John Safran is a Jewish Australian prankster-documentarian who delves into racism and tribalism not by prodding its history and the depths of its pathos but by exposing the absurd places it leads people. He works in the vein of
In an episode of his Australian TV show "Race Relations," he recounted how a friend's father, after learning of Safran's diverse dating habits in college, lectured him at dinner: "You know if you marry a non-Jew, you're finishing Hitler's work for him." So to "un-brainwash" himself, he finds a blue-eyed, blond-haired Aryan — a shiksa in the words of his disapproving family — and takes her to Amsterdam, where he promptly informs her that he wants to make out with her in Anne Frank's attic. And they do.
It helps to understand Safran's approach when picking up his first book, "God'll Cut You Down: The Tangled Tale of a White Supremacist, a Black Hustler, a Murder, and How I Lost a Year in Mississippi."
On one of Safran's television journeys, he spent a day with a white supremacist in Mississippi named Richard Barrett. The resulting episode never aired because of legal threats from Barrett. But when a year and a half later, in 2010, Safran learns that Barrett was killed, allegedly by a young black man, he decides he has to write a book about it.
Safran embarks with all the usual preconceptions of Mississippi. He assumes the accused — a 22-year-old man named Vincent McGee — was innocent or had a good reason to kill Barrett but will be railroaded by the justice system. Safran sets himself up as the straight man shocked by a cast of bizarre and racist characters. He hopes to become an advocate for McGee — to be the white savior, perhaps not realizing in America how played out that literary trope is.
Preparing for his trip, Safran learns that McGee did yard work for Barrett, then went back to his house to collect his money and use his computer. A fight broke out either over the money or a sexual advance by Barrett, and the old man was stabbed to death, then burned as his house was set on fire.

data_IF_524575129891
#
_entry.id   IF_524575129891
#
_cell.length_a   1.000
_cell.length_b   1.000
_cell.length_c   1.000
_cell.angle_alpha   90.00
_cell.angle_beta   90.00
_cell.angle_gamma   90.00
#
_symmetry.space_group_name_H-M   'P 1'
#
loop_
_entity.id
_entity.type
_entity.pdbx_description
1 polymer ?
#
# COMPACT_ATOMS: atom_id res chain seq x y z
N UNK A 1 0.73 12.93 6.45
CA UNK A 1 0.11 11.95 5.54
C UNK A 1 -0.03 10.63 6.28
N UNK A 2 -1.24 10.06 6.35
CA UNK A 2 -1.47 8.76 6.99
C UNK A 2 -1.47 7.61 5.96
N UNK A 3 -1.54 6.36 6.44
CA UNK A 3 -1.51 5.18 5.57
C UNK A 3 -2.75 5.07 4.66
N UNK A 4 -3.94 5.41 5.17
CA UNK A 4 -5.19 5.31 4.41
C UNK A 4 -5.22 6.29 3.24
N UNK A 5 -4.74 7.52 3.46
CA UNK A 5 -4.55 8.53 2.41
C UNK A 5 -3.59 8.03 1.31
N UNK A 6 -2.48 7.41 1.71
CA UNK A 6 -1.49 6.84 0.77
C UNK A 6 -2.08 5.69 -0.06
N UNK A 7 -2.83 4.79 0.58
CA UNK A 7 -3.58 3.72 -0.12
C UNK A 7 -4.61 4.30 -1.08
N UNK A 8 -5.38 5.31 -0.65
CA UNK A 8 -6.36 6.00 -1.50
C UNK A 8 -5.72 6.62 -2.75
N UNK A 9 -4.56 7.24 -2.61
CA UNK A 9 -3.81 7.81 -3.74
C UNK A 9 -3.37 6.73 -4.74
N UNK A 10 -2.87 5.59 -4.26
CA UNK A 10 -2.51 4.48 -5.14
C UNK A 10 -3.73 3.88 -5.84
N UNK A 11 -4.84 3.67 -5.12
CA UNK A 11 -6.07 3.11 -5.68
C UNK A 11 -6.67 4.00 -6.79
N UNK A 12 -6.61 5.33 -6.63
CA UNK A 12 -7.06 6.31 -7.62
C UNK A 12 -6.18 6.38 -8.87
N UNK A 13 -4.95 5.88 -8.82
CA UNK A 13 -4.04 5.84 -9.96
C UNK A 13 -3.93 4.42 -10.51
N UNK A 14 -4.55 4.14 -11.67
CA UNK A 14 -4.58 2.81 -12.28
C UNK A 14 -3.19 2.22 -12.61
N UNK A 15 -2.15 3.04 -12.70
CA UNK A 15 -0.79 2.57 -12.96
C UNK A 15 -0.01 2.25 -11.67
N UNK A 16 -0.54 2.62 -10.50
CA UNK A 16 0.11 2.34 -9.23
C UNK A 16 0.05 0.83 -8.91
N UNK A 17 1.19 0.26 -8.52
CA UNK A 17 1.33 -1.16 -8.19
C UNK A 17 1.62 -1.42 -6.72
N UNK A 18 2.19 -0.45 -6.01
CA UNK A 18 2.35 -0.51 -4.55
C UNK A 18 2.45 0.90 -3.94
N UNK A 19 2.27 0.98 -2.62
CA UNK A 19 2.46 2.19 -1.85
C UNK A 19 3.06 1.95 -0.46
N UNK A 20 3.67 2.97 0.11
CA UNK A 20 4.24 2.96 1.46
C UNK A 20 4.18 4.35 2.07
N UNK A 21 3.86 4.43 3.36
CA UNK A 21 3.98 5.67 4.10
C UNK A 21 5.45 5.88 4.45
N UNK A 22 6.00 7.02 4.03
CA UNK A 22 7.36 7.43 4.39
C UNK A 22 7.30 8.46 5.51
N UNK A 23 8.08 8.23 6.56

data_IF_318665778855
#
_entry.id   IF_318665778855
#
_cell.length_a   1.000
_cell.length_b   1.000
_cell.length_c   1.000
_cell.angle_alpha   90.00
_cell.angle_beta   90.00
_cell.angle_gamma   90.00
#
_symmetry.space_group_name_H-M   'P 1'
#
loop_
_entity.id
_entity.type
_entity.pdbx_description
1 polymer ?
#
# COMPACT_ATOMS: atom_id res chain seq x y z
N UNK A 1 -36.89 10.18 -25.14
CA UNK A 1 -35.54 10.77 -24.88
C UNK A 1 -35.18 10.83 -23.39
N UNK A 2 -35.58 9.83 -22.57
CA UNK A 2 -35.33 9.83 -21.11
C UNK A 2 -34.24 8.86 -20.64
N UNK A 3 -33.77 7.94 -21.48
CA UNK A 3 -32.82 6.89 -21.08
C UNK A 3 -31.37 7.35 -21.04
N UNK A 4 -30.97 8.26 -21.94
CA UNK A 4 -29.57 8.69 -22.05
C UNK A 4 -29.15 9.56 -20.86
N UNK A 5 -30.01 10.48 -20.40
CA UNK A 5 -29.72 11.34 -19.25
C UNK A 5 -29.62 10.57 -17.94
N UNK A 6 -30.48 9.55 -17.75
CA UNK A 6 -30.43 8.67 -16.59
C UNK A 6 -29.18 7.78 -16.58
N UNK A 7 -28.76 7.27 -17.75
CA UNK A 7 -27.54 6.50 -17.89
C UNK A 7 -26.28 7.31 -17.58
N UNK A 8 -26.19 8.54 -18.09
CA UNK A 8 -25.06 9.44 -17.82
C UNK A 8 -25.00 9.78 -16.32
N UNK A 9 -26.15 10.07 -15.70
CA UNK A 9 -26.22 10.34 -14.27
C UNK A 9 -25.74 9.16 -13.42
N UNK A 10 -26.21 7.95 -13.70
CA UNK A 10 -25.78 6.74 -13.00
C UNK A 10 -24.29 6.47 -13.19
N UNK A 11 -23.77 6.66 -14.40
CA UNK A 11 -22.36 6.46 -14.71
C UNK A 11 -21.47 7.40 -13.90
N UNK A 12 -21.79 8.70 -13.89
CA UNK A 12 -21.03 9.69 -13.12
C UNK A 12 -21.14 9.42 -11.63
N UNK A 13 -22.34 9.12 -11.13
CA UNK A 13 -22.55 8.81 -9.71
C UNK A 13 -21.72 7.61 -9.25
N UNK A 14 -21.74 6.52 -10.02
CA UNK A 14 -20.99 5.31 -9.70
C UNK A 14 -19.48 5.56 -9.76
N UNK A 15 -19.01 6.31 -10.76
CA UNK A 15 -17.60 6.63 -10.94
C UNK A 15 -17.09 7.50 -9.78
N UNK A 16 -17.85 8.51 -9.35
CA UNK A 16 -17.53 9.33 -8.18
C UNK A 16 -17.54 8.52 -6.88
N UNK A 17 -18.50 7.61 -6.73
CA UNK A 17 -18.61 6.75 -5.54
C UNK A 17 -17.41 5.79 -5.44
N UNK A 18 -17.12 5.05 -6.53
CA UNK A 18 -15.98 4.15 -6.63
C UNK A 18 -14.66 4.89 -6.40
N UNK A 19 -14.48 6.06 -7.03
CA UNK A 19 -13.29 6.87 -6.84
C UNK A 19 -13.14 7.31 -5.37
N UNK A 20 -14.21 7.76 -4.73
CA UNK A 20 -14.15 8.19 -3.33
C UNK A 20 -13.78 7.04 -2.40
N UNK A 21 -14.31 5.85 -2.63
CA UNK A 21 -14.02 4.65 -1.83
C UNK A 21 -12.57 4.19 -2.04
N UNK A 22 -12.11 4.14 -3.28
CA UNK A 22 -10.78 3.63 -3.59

Mississippi, white supremacist, interracial gay sex, a possible murder. How much more twisted could this story get? Safran is excited.
He knew from "Midnight in the Garden of Good and Evil" to "arrive early and befriend the local yahoos." The problem here is, the locals are not nearly as flamboyant or unforgettable as the ones John Berendt rendered (accurately or not) in Savannah, Ga. No one walked an invisible dog, and most of the people related to the accused don't want much to do with Safran.
He has more luck with Barrett's fellow white supremacists, because they are fractious, talkative and weird. Safran writes: "You should know, white separatists are always kvetching about one another. In fact most white supremacists hate: 1) white liberals, 2) white conservatives, and 3) other white supremacists, making it unclear which whites they have in mind when proclaiming their love of the white race."
But in a further twist, it turns out Barrett lived in a black neighborhood and was loved by his neighbors, who had no idea he was a white nationalist leader. And McGee — well, according to the book, he threatens to have Safran killed if he doesn't send him $2,500. He talks to the author only when Safran apparently sends him hundreds of dollars in pre-paid Wal-Mart cash cards.
Safran has a breezy style that can be entertaining, and there are moments of humor and insight. But he drags the reader along on interminable interviews to find out whether Barrett was gay, whether he liked to have sex with black men, whether he had paid McGee to be one of those partners, and whether he attacked McGee with a knife one night when the younger man didn't feel like cooperating.
Safran is aflutter with the irony that a white supremacist would have sex with black men. But America has seen so many ideological loudmouths brought down by their own worse brand of sin, we expect this sort of thing.
So the only reason to continue as a reader is very meta: Is the author going to pull off this book? He writes openly about his goals for it, white savior and all. He cuts away from one interview scene to describe himself writing about that scene later that day. He mentions not wanting to gain weight before the book tour.
Maybe those who know Safran from Australia will infuse his likable, self-doubting persona into the writing and find all this more appealing. But his television voice doesn't come across on the page.
And the tension, meta and otherwise, sags when McGee pleads guilty to manslaughter, arson and burglary to avoid a possible life term instead of going to trial. The courtroom was going to bring the big denouement, the moment of truth. That's what Safran came for. But he stumbled into the hard reality of journalism: Stories are seldom as tidy as they seem from afar, and they often refuse to fit the paradigm, even in Mississippi.
God'll Cut You Down
The Tangled Tale of a White Supremacist, a Black Hustler, A Murder, and How I Lost a Year in Mississippi